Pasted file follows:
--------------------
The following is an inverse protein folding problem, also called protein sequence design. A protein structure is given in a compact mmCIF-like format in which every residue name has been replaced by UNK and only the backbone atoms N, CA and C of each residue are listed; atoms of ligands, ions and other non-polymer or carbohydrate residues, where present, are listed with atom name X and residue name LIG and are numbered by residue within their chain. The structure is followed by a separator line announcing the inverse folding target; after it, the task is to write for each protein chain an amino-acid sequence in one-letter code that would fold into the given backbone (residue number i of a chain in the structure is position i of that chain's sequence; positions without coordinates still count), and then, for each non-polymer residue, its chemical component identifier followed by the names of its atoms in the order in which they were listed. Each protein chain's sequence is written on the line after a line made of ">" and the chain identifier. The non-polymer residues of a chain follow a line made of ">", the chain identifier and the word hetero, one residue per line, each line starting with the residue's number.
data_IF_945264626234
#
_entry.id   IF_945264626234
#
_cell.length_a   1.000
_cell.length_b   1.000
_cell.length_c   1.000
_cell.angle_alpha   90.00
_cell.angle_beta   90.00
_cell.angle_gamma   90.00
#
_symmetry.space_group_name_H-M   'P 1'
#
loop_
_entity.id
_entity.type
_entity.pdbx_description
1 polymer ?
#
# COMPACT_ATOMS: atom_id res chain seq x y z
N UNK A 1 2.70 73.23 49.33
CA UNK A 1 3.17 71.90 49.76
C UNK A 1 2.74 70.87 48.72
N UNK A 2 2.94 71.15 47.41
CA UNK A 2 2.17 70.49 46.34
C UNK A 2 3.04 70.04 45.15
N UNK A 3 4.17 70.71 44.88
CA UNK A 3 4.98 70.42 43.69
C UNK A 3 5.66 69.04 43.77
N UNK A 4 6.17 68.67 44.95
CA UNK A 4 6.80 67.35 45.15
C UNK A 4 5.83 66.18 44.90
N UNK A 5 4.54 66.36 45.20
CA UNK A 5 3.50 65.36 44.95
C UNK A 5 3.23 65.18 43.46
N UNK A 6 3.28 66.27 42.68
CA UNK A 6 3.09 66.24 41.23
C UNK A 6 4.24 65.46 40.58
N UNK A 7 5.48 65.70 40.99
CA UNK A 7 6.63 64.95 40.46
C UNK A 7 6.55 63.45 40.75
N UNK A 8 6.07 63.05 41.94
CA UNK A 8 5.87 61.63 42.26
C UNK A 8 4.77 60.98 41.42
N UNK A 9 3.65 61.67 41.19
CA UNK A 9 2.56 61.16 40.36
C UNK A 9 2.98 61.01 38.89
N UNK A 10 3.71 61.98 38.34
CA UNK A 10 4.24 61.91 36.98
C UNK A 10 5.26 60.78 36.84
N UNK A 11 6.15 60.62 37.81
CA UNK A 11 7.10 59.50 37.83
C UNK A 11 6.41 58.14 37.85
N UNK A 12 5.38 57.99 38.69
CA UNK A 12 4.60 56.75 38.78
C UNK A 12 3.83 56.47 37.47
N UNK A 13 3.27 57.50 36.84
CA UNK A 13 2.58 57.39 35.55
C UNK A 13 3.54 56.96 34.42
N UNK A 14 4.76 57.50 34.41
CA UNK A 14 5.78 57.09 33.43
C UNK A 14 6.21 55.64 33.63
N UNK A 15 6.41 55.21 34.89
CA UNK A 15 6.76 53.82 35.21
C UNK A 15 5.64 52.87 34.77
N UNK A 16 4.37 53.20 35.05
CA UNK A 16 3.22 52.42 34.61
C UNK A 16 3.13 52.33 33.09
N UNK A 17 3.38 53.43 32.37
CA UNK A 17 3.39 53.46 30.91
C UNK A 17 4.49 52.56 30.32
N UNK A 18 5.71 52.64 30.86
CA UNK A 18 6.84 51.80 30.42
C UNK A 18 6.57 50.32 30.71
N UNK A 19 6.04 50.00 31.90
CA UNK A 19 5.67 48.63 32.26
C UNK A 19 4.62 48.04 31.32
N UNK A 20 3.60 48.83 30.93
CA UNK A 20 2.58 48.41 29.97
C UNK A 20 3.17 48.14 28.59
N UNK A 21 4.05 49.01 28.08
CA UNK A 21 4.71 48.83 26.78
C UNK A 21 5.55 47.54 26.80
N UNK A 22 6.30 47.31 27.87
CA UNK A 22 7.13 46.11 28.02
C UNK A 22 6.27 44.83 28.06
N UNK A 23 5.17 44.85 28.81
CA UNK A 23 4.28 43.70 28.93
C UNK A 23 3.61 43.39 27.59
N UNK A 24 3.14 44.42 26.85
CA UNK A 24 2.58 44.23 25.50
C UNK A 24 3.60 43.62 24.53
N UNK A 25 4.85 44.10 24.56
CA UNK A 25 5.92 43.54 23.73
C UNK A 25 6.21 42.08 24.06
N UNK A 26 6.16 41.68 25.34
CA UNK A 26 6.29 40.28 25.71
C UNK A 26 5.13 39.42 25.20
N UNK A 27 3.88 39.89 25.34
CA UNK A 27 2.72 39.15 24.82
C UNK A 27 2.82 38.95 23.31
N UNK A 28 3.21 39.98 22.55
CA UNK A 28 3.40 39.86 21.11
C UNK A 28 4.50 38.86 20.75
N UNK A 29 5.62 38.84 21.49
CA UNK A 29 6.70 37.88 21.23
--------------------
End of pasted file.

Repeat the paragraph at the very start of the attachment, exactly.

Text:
The following is an inverse protein folding problem, also called protein sequence design. A protein structure is given in a compact mmCIF-like format in which every residue name has been replaced by UNK and only the backbone atoms N, CA and C of each residue are listed; atoms of ligands, ions and other non-polymer or carbohydrate residues, where present, are listed with atom name X and residue name LIG and are numbered by residue within their chain. The structure is followed by a separator line announcing the inverse folding target; after it, the task is to write for each protein chain an amino-acid sequence in one-letter code that would fold into the given backbone (residue number i of a chain in the structure is position i of that chain's sequence; positions without coordinates still count), and then, for each non-polymer residue, its chemical component identifier followed by the names of its atoms in the order in which they were listed. Each protein chain's sequence is written on the line after a line made of ">" and the chain identifier. The non-polymer residues of a chain follow a line made of ">", the chain identifier and the word hetero, one residue per line, each line starting with the residue's number.